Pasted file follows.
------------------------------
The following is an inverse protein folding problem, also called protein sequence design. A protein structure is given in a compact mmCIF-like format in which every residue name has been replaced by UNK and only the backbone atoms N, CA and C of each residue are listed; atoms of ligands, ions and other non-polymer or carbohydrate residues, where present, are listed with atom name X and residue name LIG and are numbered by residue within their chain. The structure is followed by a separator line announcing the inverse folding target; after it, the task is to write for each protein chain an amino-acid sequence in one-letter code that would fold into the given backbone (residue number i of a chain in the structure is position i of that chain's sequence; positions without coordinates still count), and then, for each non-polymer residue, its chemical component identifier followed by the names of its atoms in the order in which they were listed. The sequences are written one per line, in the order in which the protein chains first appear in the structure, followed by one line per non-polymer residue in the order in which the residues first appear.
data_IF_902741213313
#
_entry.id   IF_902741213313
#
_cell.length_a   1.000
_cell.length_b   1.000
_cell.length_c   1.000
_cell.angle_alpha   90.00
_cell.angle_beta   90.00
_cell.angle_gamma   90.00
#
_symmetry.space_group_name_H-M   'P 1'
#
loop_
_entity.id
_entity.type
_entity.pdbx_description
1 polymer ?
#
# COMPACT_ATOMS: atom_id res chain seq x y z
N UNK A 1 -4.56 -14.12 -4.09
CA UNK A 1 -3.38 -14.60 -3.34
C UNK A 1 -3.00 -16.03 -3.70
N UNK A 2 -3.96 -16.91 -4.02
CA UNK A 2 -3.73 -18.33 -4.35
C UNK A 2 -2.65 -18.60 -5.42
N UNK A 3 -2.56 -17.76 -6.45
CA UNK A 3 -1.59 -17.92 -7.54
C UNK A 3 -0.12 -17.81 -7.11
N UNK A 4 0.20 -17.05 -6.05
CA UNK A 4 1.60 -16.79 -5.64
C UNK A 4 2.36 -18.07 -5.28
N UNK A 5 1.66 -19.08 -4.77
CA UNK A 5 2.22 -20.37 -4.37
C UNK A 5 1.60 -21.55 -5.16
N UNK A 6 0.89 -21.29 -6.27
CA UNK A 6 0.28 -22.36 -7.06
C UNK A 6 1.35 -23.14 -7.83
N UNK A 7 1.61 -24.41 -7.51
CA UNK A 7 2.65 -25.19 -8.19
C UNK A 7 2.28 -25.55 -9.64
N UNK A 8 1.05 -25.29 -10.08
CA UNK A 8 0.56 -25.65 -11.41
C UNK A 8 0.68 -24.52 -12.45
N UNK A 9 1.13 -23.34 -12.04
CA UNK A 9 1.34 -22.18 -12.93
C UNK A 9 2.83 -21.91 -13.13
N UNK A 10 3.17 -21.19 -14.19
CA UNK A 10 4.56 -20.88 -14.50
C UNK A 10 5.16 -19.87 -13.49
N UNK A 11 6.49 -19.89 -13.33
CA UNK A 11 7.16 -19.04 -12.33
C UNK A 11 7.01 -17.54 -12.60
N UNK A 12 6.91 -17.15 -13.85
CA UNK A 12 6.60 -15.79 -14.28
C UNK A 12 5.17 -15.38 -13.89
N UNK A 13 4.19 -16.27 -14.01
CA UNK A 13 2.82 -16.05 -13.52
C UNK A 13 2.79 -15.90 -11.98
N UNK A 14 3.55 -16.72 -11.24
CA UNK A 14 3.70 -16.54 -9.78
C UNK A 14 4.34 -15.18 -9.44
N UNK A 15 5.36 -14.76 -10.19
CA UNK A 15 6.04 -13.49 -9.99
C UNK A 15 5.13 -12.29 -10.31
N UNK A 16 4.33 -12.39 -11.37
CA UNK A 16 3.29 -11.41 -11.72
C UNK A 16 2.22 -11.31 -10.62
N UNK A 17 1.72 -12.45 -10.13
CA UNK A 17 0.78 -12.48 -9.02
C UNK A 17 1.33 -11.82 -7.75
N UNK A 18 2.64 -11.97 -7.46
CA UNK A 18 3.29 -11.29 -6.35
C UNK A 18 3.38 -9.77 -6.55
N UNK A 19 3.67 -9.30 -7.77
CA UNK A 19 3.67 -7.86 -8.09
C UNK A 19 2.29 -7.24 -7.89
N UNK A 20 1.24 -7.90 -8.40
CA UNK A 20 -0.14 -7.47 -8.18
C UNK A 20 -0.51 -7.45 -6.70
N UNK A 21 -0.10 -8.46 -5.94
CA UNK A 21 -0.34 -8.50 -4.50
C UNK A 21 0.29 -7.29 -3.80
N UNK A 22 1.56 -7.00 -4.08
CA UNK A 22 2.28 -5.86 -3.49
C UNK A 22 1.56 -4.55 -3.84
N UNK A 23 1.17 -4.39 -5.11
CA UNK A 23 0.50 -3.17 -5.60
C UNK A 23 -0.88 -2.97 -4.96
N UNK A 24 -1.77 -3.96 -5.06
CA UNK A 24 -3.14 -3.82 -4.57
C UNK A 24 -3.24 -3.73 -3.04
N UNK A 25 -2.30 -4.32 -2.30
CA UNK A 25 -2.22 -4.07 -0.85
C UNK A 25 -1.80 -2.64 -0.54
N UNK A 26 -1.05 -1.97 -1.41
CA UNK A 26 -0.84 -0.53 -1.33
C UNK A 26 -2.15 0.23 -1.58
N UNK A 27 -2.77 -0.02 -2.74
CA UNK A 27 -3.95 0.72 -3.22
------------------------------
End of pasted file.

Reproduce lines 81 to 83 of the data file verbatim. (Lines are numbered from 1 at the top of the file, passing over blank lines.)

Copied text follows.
C UNK A 20 -0.51 -7.45 -6.70
N UNK A 21 -0.10 -8.46 -5.94
CA UNK A 21 -0.34 -8.50 -4.50